Academic Stress Soaring Among Students in Finland

Finland Europe Higher Education News Statistics by Erudera News Jun 03, 2024

Mental Health

Students in Finland are increasingly facing mental health challenges because of a growing academic pressure, a new study has found.

The survey “How is Finland Doing?” commissioned by the Helsinki Student Housing Foundation (Hoas) reveals that 43 percent of students report ongoing stress in their academic life, reports.

Of nearly 2,000 respondents, about 40 percent admitted they feel overburdened, with mental health-related long-term absences nearly quadrupling over the last ten years, a report by the Helsinki Times said.

“Student life has become markedly more serious and performance-oriented. Concerns about societal issues, personal well-being, and the future are prevalent, especially in an era of cuts to support and education,” CEO of Noren, Annakerttu Aranko, said.

Despite these challenges, some 63 percent of students in Finland are planning to enter the job market, hopeful that work would help them alleviate their academic burdens. Only 18 percent didn’t share the same opinion, saying they don’t believe life will improve after starting a career. Data indicate that 36 percent of students expressed uncertainty about what the future awaits them.

“This uncertainty appears to be a generational experience, exacerbated by a reliance on personal resources and support networks, which creates inequality among students based on their backgrounds,” Aranko explained.

The study, among other things, analyzed the impact of living conditions on students’ mental health. According to the findings, 83 percent of students describe their homes as “a sanctuary for relaxation and recovery,” while 87 percent said they value privacy.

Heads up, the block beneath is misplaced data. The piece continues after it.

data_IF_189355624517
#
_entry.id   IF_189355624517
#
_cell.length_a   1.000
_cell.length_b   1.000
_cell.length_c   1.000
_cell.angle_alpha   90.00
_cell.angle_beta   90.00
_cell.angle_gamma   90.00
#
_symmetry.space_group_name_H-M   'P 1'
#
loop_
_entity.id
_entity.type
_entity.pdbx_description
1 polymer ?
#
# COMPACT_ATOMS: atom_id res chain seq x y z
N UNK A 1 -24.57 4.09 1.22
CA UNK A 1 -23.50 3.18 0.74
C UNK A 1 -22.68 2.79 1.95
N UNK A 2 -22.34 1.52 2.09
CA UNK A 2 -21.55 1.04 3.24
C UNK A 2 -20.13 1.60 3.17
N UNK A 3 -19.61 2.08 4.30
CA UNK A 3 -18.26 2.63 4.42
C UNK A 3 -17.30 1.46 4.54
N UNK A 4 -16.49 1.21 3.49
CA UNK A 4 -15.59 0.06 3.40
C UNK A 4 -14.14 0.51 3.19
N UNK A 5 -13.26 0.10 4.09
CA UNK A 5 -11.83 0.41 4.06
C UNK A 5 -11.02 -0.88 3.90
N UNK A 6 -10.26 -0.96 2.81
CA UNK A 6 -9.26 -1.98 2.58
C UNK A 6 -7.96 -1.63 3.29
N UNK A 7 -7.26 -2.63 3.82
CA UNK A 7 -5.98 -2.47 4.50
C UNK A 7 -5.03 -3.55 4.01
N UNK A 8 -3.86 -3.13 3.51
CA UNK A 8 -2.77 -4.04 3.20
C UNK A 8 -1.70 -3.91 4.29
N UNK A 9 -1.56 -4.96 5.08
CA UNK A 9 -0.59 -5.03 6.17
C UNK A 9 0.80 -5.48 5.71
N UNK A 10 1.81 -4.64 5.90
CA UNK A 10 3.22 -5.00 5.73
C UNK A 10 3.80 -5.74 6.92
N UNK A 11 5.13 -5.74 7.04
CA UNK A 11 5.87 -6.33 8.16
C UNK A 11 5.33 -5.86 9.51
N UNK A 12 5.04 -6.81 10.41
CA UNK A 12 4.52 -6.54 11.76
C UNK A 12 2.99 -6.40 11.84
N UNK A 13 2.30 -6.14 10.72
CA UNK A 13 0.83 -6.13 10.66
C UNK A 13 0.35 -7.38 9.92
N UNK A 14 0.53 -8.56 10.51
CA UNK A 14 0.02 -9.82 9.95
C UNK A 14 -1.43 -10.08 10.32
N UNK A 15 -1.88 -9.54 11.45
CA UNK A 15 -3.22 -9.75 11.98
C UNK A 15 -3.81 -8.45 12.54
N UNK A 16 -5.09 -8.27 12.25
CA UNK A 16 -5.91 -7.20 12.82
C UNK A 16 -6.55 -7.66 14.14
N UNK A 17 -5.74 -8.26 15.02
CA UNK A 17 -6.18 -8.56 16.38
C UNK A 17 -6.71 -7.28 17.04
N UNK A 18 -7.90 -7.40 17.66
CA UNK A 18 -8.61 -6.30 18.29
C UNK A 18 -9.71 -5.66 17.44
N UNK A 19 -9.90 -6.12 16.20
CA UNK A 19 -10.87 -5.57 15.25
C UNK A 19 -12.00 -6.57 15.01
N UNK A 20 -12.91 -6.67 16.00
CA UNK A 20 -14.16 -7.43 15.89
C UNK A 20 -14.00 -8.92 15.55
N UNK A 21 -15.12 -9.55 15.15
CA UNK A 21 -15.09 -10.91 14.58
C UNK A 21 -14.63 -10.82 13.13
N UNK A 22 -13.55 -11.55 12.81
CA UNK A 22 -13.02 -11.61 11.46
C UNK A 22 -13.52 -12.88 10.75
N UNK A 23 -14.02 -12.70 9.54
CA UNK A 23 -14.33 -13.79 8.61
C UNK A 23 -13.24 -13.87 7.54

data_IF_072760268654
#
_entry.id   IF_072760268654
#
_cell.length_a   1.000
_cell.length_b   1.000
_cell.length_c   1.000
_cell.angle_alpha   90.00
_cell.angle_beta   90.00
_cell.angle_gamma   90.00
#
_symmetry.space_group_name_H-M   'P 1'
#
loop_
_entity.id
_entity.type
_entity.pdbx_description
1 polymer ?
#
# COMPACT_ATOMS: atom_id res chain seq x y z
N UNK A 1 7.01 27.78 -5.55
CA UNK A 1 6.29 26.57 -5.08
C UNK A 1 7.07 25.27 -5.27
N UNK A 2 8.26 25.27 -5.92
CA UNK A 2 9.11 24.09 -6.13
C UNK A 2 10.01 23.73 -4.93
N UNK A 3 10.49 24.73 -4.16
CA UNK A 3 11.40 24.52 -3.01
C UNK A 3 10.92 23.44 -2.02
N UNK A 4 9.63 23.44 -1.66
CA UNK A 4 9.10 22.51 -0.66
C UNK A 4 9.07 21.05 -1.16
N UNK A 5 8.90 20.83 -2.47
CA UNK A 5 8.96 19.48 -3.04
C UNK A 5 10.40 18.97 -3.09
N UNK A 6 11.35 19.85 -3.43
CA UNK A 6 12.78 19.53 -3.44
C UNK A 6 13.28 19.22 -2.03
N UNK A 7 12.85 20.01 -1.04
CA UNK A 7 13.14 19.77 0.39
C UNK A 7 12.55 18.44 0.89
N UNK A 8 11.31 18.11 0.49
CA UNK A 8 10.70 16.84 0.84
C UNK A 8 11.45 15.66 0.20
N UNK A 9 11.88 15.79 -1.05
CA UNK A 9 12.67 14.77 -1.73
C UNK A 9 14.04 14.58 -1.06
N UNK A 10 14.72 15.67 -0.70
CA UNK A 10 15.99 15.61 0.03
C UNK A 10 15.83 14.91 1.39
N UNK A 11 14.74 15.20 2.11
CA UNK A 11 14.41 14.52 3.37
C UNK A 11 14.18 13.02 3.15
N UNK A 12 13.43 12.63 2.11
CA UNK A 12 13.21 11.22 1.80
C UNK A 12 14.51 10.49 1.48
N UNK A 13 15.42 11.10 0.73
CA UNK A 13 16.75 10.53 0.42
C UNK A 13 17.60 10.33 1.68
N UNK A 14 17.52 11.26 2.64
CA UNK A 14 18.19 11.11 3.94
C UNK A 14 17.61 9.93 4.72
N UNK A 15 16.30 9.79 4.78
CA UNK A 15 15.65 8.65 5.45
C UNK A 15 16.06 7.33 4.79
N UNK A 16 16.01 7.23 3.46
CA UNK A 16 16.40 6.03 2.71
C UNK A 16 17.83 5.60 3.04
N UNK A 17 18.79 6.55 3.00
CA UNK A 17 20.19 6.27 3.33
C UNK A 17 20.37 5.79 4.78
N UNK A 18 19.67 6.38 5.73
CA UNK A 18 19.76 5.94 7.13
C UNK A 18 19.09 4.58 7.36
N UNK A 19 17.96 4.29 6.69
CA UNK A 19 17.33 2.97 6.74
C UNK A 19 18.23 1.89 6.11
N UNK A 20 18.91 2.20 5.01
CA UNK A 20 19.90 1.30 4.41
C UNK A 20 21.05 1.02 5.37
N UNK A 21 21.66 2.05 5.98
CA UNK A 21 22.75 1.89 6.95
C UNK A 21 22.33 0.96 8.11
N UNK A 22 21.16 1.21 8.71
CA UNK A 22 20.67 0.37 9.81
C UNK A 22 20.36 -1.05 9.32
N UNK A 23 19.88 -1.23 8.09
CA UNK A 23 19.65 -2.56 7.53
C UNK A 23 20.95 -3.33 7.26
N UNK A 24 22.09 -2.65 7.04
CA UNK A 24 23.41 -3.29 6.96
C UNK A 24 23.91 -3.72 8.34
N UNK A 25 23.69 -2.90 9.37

Finland is an attractive study destination for prospective international students. Figures show the number of international applicants to study in Finland increased from 32,000 in 2022 to 61,000 in 2023.

According to the Finnish Immigration Service (Migri), the number of first applications for residence permits for studies in Finland increased by 48 percent in 2023 compared to the previous year.

By the end of July last year, 8,762 students from non-EU countries had submitted their first residence permit applications for the purpose of studying, an increase from 5,911 applications during the same period in 2022.

86 percent of applicants for residence permits were degree students. The majority of applications were submitted by people in Bangladesh, China, Italy, and Russia.

Between January and July 2023, a total of 7,039 students were awarded residence permits for studies. Rejected applications are usually those that fail to prove financial resources.

Another survey by Nyyti, a student mental health organization, and HelsinkiMissio which aims to fight loneliness in Finland, found that half of the students in Finland experience feelings of loneliness. 77 percent said it was due to daily activities, 64 percent due to mental health, and 64 percent mentioned fatigue.

Related News


The Finnish government has proposed full-cost tuition for non-EU/EEA students to improve the finances of higher education institutions, among other things.


May 31, 2024

Helsinki Cathedral, Finland

The Finnish government has established a working group tasked with preparing a proposal to increase tuition fees for international students.


Sep 08, 2023

Aleksanterinkatu, Helsinki, Finland

Finland has recorded a significant increase in the number of international students applying for a residence permit, the Finnish Immigration Service (Migri) said in a recent statement.


Aug 29, 2023